The RMD is another reason why it makes sense to convert or withdraw money from a traditional IRA during a low-income period early in retirement. The more money converted or withdrawn prior to age 73, the lower RMDs will be later in life. That lower RMD could then translate to reduced taxes. However, be aware that money converted to a Roth account cannot be considered an RMD.
You Can Reduce Taxes by Sending Required Minimum Distributions to a Charity
Thanks to government rules regarding RMDs, “You really can’t avoid withdrawals forever,” Tierney says. But you may be able to avoid paying taxes on that money if you are charitably inclined.
Those who are at least 70 1/2 can make qualified charitable contributions — known as QCDs — from their IRA instead of taking an RMD. Up to $100,000 can be withdrawn in this way, and money must be sent directly from an IRA to a qualified charity to be eligible for tax exemption.
“The benefit of a QCD is that it satisfies your RMD requirement, and it can help reduce your tax bill,” Tierney explains.
[Read: How to Manage an Inherited IRA.]
IRA Withdrawals Could Affect Your Medicare Premiums
In addition to taxes, the RMD and other IRA withdrawals can affect Medicare payments. While the standard Part B premium for 2023 is $164.90 a month, those with higher incomes could pay significantly more.
In 2023, people who have modified gross incomes greater than $97,000 start paying additional premiums for Medicare Part B and prescription drug coverage. Married couples filing jointly with modified gross incomes of $194,000 or more will also have additional premiums. The government goes back two years when determining your income level. For example, in 2023, data from tax year 2021 is used for calculating Medicare premium payments.
These higher premiums start at $230.80 per month and go to as much as $560.50 a month for single taxpayers with incomes of $500,000 or more.
Income From an IRA Could Result in More of Your Social Security Being Taxed
IRA withdrawals could increase how much of your Social Security benefits are taxable as well.
“Every $100 you take from an IRA is like you earned $100,” Spear says.
The Social Security Administration uses a figure known as combined income to determine if and how Social Security benefits are taxable. This number is calculated by adding together a person’s adjusted gross income, nontaxable interest and half their Social Security benefits.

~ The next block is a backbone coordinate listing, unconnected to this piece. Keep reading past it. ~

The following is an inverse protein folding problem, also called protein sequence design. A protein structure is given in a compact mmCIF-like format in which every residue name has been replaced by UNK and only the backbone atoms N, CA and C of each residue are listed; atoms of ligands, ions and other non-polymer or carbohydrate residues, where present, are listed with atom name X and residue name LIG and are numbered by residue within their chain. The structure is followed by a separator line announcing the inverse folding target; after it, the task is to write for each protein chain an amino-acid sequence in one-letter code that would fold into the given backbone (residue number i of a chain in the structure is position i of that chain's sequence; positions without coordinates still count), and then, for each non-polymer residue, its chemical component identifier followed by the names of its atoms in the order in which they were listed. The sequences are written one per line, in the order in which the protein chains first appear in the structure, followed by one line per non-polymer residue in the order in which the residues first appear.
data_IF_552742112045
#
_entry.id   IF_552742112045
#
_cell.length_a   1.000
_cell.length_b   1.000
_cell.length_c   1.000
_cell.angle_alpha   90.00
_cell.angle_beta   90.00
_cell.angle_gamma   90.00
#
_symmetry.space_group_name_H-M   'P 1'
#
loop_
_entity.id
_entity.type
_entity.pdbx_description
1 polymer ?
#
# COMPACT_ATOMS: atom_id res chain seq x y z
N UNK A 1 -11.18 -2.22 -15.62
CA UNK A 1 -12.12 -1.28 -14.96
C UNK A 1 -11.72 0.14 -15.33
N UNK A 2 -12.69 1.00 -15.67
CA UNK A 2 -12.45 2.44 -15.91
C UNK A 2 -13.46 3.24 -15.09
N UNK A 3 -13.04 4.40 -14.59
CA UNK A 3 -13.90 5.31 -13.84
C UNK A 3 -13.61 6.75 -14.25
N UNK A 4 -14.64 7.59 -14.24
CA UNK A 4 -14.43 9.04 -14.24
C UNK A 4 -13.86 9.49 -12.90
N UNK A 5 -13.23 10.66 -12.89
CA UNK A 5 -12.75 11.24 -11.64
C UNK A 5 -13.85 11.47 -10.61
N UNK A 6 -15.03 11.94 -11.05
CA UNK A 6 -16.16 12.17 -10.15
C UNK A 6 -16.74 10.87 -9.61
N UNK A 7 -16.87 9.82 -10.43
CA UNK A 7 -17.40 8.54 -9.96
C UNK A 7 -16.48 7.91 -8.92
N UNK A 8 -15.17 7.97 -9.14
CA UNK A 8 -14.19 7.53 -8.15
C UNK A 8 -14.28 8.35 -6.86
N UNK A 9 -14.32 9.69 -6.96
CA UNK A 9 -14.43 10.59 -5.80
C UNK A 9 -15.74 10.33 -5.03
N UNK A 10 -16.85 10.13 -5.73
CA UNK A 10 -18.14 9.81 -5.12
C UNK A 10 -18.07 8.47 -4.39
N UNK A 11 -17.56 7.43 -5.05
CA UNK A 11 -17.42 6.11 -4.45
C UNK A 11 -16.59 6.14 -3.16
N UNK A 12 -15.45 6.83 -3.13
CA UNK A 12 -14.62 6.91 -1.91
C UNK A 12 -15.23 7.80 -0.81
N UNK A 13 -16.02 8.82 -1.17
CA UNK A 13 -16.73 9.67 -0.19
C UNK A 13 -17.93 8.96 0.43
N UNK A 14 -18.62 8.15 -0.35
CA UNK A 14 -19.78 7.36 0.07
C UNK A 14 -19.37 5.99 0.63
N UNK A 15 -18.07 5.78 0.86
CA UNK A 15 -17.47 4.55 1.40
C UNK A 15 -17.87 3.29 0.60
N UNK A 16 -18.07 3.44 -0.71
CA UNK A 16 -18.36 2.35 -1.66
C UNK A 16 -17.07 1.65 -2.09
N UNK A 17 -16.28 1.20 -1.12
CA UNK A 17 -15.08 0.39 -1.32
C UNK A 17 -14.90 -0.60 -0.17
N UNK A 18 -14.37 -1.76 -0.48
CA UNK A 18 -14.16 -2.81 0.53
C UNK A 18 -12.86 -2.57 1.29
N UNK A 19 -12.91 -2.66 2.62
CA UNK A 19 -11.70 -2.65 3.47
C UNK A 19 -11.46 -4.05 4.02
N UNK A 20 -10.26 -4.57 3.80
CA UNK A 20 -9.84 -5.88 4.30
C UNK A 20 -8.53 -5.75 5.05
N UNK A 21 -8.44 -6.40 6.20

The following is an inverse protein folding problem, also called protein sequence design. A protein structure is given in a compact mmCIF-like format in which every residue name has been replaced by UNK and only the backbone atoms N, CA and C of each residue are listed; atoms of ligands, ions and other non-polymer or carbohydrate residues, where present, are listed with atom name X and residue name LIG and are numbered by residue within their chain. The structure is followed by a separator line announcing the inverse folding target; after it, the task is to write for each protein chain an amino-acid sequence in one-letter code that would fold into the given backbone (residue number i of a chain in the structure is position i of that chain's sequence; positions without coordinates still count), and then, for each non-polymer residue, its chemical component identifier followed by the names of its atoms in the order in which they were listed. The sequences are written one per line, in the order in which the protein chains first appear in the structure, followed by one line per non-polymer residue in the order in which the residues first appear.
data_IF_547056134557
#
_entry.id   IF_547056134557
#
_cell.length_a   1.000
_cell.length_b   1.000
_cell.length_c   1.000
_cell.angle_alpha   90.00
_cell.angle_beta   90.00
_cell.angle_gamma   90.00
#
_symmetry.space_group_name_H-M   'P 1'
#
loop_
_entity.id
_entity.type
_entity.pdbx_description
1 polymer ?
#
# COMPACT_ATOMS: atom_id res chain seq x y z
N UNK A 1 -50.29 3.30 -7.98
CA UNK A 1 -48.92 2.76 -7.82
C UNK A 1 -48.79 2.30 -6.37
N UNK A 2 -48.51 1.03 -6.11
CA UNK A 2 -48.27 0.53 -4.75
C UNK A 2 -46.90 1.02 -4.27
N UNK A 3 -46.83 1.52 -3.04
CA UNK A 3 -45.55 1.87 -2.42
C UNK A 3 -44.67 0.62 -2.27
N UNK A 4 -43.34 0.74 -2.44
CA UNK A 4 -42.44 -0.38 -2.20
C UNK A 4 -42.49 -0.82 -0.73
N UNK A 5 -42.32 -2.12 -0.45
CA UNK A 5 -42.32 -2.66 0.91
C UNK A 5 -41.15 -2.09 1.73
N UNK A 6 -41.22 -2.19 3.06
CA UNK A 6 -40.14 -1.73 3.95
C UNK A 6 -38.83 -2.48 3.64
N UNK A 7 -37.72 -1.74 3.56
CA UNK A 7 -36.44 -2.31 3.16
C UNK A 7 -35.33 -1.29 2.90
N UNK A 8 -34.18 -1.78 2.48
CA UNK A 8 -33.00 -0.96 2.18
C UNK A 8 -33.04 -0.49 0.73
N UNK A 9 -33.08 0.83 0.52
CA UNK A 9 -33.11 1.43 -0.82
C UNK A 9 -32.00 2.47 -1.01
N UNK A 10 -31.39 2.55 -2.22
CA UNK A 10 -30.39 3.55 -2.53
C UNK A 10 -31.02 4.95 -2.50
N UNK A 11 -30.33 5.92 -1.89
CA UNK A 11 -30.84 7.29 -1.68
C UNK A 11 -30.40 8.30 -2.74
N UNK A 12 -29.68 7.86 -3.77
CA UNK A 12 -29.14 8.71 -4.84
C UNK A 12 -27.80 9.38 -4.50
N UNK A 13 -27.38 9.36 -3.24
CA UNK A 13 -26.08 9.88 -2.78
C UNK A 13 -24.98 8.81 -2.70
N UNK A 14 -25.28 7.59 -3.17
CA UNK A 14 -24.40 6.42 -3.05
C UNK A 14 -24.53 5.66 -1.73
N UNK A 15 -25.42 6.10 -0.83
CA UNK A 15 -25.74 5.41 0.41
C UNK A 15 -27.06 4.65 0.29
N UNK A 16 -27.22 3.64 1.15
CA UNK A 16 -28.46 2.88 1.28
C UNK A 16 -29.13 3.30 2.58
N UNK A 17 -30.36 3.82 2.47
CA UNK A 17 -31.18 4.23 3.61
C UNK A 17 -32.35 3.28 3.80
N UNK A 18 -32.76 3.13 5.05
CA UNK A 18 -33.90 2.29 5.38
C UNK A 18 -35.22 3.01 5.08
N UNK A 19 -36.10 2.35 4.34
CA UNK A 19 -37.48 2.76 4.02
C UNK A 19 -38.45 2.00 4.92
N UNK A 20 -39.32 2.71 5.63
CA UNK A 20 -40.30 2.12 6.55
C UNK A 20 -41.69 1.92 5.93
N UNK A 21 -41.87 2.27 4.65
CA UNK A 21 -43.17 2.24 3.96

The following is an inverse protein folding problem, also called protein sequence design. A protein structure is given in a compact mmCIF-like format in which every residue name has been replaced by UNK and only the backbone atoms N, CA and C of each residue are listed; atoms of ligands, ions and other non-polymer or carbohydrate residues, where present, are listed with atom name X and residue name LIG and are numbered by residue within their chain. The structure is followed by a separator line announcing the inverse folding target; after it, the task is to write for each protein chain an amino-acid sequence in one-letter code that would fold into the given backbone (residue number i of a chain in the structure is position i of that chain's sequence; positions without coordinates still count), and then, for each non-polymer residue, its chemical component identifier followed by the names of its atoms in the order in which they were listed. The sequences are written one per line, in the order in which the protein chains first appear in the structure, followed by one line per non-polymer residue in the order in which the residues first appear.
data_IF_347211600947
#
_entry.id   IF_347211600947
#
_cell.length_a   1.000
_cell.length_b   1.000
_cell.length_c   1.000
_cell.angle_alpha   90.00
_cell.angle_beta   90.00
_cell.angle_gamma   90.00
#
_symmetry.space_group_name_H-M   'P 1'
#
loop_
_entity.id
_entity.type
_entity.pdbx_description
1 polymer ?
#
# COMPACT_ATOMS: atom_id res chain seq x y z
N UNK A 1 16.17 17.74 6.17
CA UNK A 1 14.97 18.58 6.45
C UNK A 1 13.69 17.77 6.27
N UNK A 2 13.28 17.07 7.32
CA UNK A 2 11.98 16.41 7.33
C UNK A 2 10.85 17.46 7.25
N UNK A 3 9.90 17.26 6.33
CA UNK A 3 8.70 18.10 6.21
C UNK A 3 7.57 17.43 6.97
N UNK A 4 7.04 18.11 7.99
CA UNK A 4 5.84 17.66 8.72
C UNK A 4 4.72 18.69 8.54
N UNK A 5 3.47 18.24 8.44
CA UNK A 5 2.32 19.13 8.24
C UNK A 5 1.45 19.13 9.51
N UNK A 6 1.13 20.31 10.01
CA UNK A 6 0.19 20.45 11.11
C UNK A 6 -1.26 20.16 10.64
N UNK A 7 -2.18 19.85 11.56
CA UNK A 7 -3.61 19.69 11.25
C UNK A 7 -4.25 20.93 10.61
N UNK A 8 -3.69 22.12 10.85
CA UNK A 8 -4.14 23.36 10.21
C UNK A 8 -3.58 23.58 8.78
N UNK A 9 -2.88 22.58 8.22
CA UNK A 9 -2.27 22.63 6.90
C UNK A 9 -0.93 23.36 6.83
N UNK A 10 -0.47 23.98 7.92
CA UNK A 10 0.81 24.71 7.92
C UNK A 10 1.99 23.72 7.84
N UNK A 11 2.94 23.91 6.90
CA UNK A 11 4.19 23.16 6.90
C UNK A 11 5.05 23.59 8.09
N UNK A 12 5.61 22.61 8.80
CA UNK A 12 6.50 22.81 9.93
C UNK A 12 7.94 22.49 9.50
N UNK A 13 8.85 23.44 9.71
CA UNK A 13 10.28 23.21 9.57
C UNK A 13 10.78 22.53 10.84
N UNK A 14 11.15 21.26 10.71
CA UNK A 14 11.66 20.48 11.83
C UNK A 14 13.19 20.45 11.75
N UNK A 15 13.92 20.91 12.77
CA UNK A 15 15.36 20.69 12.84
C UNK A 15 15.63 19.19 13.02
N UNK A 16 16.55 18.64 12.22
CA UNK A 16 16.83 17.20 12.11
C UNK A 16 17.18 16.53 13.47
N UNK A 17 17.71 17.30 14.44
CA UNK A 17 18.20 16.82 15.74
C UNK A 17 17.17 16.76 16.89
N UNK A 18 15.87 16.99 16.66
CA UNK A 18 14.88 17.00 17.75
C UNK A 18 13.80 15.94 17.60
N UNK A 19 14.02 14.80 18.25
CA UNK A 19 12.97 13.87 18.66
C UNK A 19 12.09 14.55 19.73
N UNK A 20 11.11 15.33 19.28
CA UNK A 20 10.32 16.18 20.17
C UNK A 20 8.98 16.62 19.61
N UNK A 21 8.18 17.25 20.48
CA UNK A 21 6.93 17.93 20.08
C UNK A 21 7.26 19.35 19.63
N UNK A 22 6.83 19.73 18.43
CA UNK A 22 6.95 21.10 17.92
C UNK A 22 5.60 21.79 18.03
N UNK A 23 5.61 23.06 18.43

Once a single taxpayer’s combined income exceeds $25,000, up to 50% of their Social Security benefits could be taxed. At incomes of $34,000 or more, single taxpayers could see income tax on up to 85% of their benefits. For married couples filing jointly, these thresholds are $32,000 and $44,000, respectively.
You May Be Able to Avoid an Early Withdrawal Penalty
Although money in a traditional IRA is meant to be preserved for retirement, the government does allow workers to tap into the fund without penalty for certain purposes.
“The big one is for first time homebuyers,” Spear says. Up to $10,000 can be withdrawn penalty-free for a qualified first-time home purchase.
Other exceptions include the following:
— A disability leaving you unable to work indefinitely.
— Terminal illness.
— Medical expenses.
— Tax payments.
— Higher education expenses.
— Health insurance during periods of unemployment.
— Qualified birth and adoption expenses, up to $5,000
“None of them allow you to avoid taxation,” Tierney notes. You will still pay income tax on the money, but a qualified early withdrawal will allow you to skip the 10% penalty.
Another option for avoiding the early withdrawal penalty is to take substantially equal periodic payments as allowed under IRS rule 72(t). That’s a route taken by one of Carbonaro’s clients.
“However, once you set it, you cannot change it until you’re 59 1/2 or five years, whichever is longer,” she says.
Since modifying a payment plan after its start can result in retroactive penalties, it is best to attempt 72(t) distributions only under the guidance of a finance professional.
The decision to raid a retirement fund should not be taken lightly. A financial advisor can help you understand if you’re eligible to withdraw money without penalty and, if so, how that may affect your ability to retire comfortably in the years ahead.
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Update 03/28/23: This story was published at an earlier date and has been updated with new information.